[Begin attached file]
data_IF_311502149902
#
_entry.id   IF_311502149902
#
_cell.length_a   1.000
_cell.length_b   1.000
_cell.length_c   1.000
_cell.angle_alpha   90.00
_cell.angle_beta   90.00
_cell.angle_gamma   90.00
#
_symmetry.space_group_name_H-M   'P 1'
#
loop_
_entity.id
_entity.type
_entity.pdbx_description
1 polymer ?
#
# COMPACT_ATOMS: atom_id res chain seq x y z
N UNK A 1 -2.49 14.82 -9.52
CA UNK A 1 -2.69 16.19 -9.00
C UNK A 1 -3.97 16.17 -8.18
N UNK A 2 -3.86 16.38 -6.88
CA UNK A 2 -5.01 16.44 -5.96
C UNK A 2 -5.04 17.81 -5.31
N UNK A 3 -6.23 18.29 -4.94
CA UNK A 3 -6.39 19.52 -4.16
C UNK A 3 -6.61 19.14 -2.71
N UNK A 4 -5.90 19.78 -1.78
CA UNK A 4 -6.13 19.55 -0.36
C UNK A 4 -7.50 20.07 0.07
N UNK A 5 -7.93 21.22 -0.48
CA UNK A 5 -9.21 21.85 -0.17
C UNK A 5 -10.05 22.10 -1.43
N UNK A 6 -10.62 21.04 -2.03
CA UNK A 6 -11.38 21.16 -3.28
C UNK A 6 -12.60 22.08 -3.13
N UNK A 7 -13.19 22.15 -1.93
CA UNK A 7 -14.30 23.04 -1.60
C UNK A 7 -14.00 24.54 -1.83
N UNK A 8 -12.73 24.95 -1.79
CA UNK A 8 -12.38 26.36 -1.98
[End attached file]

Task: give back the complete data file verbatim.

data_IF_311502149902
#
_entry.id   IF_311502149902
#
_cell.length_a   1.000
_cell.length_b   1.000
_cell.length_c   1.000
_cell.angle_alpha   90.00
_cell.angle_beta   90.00
_cell.angle_gamma   90.00
#
_symmetry.space_group_name_H-M   'P 1'
#
loop_
_entity.id
_entity.type
_entity.pdbx_description
1 polymer ?
#
# COMPACT_ATOMS: atom_id res chain seq x y z
N UNK A 1 -2.49 14.82 -9.52
CA UNK A 1 -2.69 16.19 -9.00
C UNK A 1 -3.97 16.17 -8.18
N UNK A 2 -3.86 16.38 -6.88
CA UNK A 2 -5.01 16.44 -5.96
C UNK A 2 -5.04 17.81 -5.31
N UNK A 3 -6.23 18.29 -4.94
CA UNK A 3 -6.39 19.52 -4.16
C UNK A 3 -6.61 19.14 -2.71
N UNK A 4 -5.90 19.78 -1.78
CA UNK A 4 -6.13 19.55 -0.36
C UNK A 4 -7.50 20.07 0.07
N UNK A 5 -7.93 21.22 -0.48
CA UNK A 5 -9.21 21.85 -0.17
C UNK A 5 -10.05 22.10 -1.43
N UNK A 6 -10.62 21.04 -2.03
CA UNK A 6 -11.38 21.16 -3.28
C UNK A 6 -12.60 22.08 -3.13
N UNK A 7 -13.19 22.15 -1.93
CA UNK A 7 -14.30 23.04 -1.60
C UNK A 7 -14.00 24.54 -1.83
N UNK A 8 -12.73 24.95 -1.79
CA UNK A 8 -12.38 26.36 -1.98